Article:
The Zimbabwe Environmental Lawyers Association has recorded large-scale environmental damage from the mines in the area, including “groundwater depletion or pollution, biodiversity loss, soil contamination, soil erosion, loss of vegetation and mine tailing spills.”
Shell flushed out an oil pipeline in Nigeria in August and still hasn’t cleaned up
BODO, Nigeria — Residents of a Nigerian community say an August spill from a pipeline operated by oil giant Shell has still not been cleaned up. Crude oil from the Trans Niger Pipeline, which transports as much as 180,000 barrels of crude daily, has covered farmland and contaminated rivers in Bodo community, near Port Harcourt, the capital of southeastern Rivers state.
Immediately following the Aug. 3 incident, Shell characterized the spill as being “largely water” mixed with about five barrels of “residual crude oil” discharged during the flushing of the pipeline. It said what leaked constituted 98% water, and that any impact would be “minimal” as the pipeline had not transported crude since mid-June.
“Clean-up of the impacted area and repair work on the pipeline are under way,” it said in a statement. But nearly two months later, the cleanup has still not happened, locals say.
“The community people are saying that Shell was not forthcoming in paying compensation in the past, and they have to complete negotiations this time before allowing them access to the area,” Eric Dooh, a community leader, told Mongabay by phone.
Getting oil firms to clean up or pay for environmental crimes in Nigeria can be difficult, and legal claims for compensation can take years. Last year, Shell paid a community $111 million to settle a spill from the 1970s.
Bodo is part of Ogoniland, a flashpoint for oil pollution in Nigeria. A landmark U.N. report in 2011 held Shell and other multinational oil companies responsible for devastating pollution in the area and the wider Niger Delta.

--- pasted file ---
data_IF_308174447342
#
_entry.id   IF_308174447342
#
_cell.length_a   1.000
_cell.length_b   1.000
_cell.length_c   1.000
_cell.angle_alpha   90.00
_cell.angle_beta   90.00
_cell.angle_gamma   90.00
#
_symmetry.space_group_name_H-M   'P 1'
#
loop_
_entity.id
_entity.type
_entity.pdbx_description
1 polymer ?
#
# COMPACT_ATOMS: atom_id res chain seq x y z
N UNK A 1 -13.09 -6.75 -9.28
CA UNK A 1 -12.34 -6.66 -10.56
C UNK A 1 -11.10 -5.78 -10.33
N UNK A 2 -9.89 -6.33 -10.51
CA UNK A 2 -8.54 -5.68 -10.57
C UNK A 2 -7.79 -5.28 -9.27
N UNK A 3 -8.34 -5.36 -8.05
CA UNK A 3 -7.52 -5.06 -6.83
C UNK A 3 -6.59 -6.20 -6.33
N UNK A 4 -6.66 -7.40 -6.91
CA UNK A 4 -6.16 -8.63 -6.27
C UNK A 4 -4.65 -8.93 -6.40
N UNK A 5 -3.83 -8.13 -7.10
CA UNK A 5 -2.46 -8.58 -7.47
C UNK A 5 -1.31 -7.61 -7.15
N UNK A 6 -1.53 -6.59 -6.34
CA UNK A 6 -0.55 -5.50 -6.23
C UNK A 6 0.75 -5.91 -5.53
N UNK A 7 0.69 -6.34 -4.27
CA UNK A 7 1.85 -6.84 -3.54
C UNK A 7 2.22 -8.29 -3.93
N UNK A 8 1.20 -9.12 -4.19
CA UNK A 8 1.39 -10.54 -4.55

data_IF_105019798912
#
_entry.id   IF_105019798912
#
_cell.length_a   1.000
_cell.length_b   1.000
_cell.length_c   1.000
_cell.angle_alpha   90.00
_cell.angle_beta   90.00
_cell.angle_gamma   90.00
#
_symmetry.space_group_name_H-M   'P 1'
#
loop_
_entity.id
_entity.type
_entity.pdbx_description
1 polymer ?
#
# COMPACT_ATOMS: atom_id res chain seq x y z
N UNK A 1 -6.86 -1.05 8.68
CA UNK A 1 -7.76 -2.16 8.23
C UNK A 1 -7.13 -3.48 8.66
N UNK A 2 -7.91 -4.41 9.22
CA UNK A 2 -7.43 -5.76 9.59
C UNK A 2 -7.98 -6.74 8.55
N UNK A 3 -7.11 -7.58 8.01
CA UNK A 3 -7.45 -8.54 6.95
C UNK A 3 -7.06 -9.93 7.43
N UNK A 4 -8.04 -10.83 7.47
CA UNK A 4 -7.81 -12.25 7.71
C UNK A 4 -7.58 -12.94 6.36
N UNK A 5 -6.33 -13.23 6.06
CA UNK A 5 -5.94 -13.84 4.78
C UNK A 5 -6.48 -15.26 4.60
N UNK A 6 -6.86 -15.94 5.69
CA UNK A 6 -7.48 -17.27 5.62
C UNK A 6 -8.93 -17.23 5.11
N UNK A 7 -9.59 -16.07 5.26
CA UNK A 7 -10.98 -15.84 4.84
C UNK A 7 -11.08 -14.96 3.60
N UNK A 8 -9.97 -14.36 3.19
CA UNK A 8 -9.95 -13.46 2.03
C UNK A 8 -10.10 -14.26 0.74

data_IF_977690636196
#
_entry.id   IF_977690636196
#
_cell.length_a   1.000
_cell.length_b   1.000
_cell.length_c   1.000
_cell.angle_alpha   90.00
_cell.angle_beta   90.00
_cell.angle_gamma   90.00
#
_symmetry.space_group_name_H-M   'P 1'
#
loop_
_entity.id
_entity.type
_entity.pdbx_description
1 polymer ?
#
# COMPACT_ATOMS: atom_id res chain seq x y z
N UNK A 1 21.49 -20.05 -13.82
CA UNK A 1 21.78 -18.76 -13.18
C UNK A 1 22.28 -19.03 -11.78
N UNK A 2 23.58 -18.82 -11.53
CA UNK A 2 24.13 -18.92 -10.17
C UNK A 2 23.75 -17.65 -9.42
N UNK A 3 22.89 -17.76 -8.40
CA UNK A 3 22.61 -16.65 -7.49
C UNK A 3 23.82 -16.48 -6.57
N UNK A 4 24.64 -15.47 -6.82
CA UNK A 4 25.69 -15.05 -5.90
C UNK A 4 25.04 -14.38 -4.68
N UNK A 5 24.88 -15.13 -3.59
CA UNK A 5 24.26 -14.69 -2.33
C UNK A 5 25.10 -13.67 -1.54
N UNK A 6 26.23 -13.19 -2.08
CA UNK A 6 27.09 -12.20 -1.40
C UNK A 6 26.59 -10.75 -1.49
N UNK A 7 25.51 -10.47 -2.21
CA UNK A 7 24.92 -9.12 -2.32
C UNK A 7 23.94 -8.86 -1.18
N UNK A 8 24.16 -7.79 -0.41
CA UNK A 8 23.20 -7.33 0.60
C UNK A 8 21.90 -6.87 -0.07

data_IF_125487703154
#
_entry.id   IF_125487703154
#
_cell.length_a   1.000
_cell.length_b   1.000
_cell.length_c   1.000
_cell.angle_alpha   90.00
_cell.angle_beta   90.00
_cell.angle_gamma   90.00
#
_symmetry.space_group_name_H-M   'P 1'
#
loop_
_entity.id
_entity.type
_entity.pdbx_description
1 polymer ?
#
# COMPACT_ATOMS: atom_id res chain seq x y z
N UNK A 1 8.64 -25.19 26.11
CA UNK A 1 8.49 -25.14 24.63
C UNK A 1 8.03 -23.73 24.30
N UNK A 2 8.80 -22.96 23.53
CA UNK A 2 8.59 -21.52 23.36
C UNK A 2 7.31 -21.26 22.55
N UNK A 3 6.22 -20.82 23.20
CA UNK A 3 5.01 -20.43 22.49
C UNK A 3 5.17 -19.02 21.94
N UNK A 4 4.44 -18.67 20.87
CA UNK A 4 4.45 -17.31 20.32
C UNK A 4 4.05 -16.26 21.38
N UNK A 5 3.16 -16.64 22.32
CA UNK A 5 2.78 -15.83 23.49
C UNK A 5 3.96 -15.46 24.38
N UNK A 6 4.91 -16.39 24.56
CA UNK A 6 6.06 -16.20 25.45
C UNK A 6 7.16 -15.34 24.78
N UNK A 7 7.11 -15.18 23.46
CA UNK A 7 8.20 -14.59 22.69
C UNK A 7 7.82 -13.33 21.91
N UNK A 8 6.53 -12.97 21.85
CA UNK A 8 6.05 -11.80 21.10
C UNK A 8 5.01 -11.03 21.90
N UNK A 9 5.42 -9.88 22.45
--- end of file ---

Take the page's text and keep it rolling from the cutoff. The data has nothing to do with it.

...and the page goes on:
Decades of oil production have taken a toll not only on fishing and farming communities, but on the region’s rich biodiversity, which includes threatened species like manatees (Trichechus senegalensis), chimpanzees (Pan troglodytes ellioti), and the Niger Delta red colobus (Piliocolobus epieni).
A $1 billion cleanup effort backed by the United Nations Environment Programme has not achieved much. Last month, a group monitoring the cleanup effort, Stakeholder Democracy Network, said the pollution in Ogoniland could be worse than previously estimated. UNEP says it will withdraw from the project by the end of 2022.
Dooh said the latest spill in Bodo had left farmlands “badly affected” and people’s health “in jeopardy.”
Authorities look on as illegal coltan mining destroys farms in Nigeria
ANGWAN KADE, Nigeria — Residents of a community 100 kilometers (60 miles) from the Nigerian capital, Abuja, say illegal mining for coltan is destroying their farms and polluting the environment despite the full knowledge of local authorities.
Coltan (short for columbite-tantalite, the respective sources of niobium and tantalum, which are used in electronic and biomedical applications) was first found in Angwan Kade a decade ago. Under Nigerian law, the federal government owns all mineral resources found in the country, and local communities have only limited rights to prevent mining.
But according to government records, no licenses have been issued to mine coltan in Angwan Kade, yet extensive mining is taking place openly. Workers using explosives and bulldozers have leveled hills and dug deep pits in search of ore-bearing rock. Many residents work at various sites, carrying and crushing rocks or cooking for mine workers.
They are paid by a shadowy company called S.B. Olatunji Global Nigeria, whose trucks carry tons of rock to an off-site processing facility every day. Managers at both the mining and processing sites refused to provide contact information for the company.
Shehu Akowe, a program assistant at the Health Of Mother Earth Foundation (HOMEF), an environment-focused organization, said many mining-affected communities across central Nigeria suffer similar problems.
“Host communities to extractives and mining companies in Nigeria are at the mercy of companies in their communities,” Akowe told Mongabay. “Land grab in the course of extractive and mining activities is a thing of pride enjoyed by mining companies in Nigeria.”
Villagers say their lives have not been improved by mining, and complain of exploitative work, loss of lands, and pollution of fields and water sources.
The Nasarawa state governor, Abdullahi Sule, has acknowledged the damage mining is doing, but despite promising action, has allowed it to continue unchallenged.
Banner image: A man in a boat in Bodo, Nigeria. Decades of oil production in Bodo have taken a toll on the fishing and farming communities as well as the region’s rich biodiversity. Image by Milieudefensie / Akintunde Akinleye via Flickr (CC BY-NC-SA 2.0).
Related audio from Mongabay’s podcast: A discussion of how resource extraction impacts people and nature in the DRC with two expert guests, listen here: